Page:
Logo

Housing groups express concern at revived proposal to extend Right to Buy to all housing association tenants

The National Housing Federation (NHF) and the Chartered Institute of Housing (CIH) have expressed concern at the prospect of the Right to Buy being extended to all housing association residents, amid media reports that Prime Minister Boris Johnson is considering the move.

Officials in the No 10 policy unit are said to be working on the proposal which is intended to help the “generation rent” of under-forties.

In a statement NHF Chief Executive Kate Henderson said: “In 2015 housing associations agreed to explore how the Right to Buy could be extended to our residents. Our agreement with the government at that time was based on a clear set of principles, our red line being that every single social home sold would be replaced. Recent pilots have demonstrated how difficult this is to achieve, as there is not enough money from sales to build new social homes. 

 "Since this agreement was made the housing crisis has worsened, particularly for low-income families, as Michael Gove highlighted last week. Our recent research shows that there are 4.2m people in need of social housing in England today. Every social home sold will make that waiting list longer. Housing associations are also facing new financial challenges, including the urgent need to make all their buildings safe and decarbonise homes. Our priority is to continue our partnership with government to increase the supply of good quality social housing."

Article continues below...


The CIH meanwhile said that while it was supportive of measures to help people into home ownership, extending the Right to Buy to housing associations was “not the right policy to achieve this”.

The Chartered Institute said: “It would lead to a reduction in the overall number of affordable homes with little prospect of homes sold being replaced on anything like a one for one basis.

“We are at a point of crisis in this country, with over 1.1m households on waiting lists for social housing. The number of households living in temporary accommodation has nearly doubled in the last decade. We need more, not less, affordable social homes.”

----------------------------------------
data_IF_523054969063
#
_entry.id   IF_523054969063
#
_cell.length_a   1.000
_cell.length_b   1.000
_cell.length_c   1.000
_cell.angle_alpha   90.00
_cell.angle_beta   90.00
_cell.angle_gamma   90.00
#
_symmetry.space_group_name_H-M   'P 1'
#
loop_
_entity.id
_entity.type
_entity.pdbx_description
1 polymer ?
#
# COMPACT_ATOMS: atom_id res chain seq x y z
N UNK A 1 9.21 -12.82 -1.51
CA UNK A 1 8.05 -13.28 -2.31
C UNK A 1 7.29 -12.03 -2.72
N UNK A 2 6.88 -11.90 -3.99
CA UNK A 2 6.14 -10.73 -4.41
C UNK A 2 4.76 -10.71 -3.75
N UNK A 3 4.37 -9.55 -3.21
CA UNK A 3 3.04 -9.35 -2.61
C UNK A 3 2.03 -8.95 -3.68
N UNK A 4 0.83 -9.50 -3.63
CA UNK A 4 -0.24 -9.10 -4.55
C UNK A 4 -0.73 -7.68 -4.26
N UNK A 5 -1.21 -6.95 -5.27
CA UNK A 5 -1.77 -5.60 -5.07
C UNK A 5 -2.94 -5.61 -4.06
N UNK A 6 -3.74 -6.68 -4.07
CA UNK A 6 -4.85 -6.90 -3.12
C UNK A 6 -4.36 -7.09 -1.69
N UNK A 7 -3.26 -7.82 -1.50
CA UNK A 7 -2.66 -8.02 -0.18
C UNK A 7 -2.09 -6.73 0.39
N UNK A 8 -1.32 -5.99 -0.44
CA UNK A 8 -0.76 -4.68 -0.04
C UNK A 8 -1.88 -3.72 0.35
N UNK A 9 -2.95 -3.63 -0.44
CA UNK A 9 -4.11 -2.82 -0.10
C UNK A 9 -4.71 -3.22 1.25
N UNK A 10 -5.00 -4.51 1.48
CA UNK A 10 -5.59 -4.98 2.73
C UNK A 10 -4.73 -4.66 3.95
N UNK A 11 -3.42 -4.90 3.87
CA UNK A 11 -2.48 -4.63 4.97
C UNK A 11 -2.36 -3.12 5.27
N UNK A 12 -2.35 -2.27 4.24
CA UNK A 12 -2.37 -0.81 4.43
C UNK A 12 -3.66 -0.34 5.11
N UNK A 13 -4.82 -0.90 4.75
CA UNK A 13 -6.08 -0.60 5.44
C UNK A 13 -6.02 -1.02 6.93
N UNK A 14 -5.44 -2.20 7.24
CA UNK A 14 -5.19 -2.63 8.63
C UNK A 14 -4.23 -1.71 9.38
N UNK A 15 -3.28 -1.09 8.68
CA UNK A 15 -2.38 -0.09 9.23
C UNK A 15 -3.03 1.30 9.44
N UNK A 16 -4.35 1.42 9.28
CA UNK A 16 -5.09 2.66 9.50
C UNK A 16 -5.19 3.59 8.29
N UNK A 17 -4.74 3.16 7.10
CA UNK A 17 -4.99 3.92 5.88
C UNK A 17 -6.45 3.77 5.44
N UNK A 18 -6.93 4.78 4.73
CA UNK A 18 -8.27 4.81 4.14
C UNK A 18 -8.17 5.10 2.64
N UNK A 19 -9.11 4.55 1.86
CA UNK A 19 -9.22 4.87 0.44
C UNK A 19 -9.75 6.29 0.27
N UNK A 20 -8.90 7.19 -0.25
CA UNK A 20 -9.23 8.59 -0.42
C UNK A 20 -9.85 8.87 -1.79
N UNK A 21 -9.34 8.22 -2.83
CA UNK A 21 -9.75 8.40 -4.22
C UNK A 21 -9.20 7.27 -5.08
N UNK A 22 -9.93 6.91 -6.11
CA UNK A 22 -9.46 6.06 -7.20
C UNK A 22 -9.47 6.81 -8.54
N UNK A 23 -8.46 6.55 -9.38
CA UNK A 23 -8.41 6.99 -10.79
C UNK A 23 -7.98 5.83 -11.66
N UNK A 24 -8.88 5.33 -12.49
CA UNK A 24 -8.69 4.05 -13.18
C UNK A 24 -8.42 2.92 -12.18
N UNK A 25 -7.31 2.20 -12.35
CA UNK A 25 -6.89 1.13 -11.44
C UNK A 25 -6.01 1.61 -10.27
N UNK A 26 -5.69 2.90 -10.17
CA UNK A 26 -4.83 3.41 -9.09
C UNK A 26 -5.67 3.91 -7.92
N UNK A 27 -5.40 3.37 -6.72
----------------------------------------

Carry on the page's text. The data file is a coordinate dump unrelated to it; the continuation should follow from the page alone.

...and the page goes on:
It pointed to recent analysis by Professor Alan Murie for the 2022 UK Housing Review which concluded that the Right to Buy had led to an erosion of the stock of social rented homes, “many of which have, through subsequent sales, found their way into the unregulated private rented sector (currently 40 per cent and likely to continue to rise), thus undermining the ambition to boost home ownership”.

The CIH added: “Whilst government has made commitments in the past to ensure homes sold through right to buy are replaced, less than five per cent of the homes sold off have ever actually been substituted.”

It warned that the Right to Buy came at a significant cost to the taxpayer. “Experience shows that previously affordable rented housing often passes (via a period of owner occupation) into the private rented sector with higher rents, which in turn pushes up the taxpayer-funded benefit bill and adds pressure to local authority waiting lists and temporary accommodation costs.”

The Chartered Institute also pointed out that the Government was talking about selling assets that did not belong to them. “They belong to housing associations, often charitable organisations, which exist to provide benefit to the community, holding their assets in trust for the community by providing affordable homes for rent. Forcing the sale of assets risks nationalising them and their debt which will damage funder confidence and impact on their ability to build more and maintain existing stock.”

Urging the Government “to think again”, the CIH said: “The extension of Right to Buy should only take place if there are proper measures to replace the social rented homes lost and to compensate housing associations. Home ownership is a legitimate aspiration for government policy but cannot be at the expense of the poorest households. At a time of rising living costs and increasing pressure on the housing system we need to be focussed on building more social homes, not selling off existing stock.”

(c) HB Editorial Services Ltd 2009-2020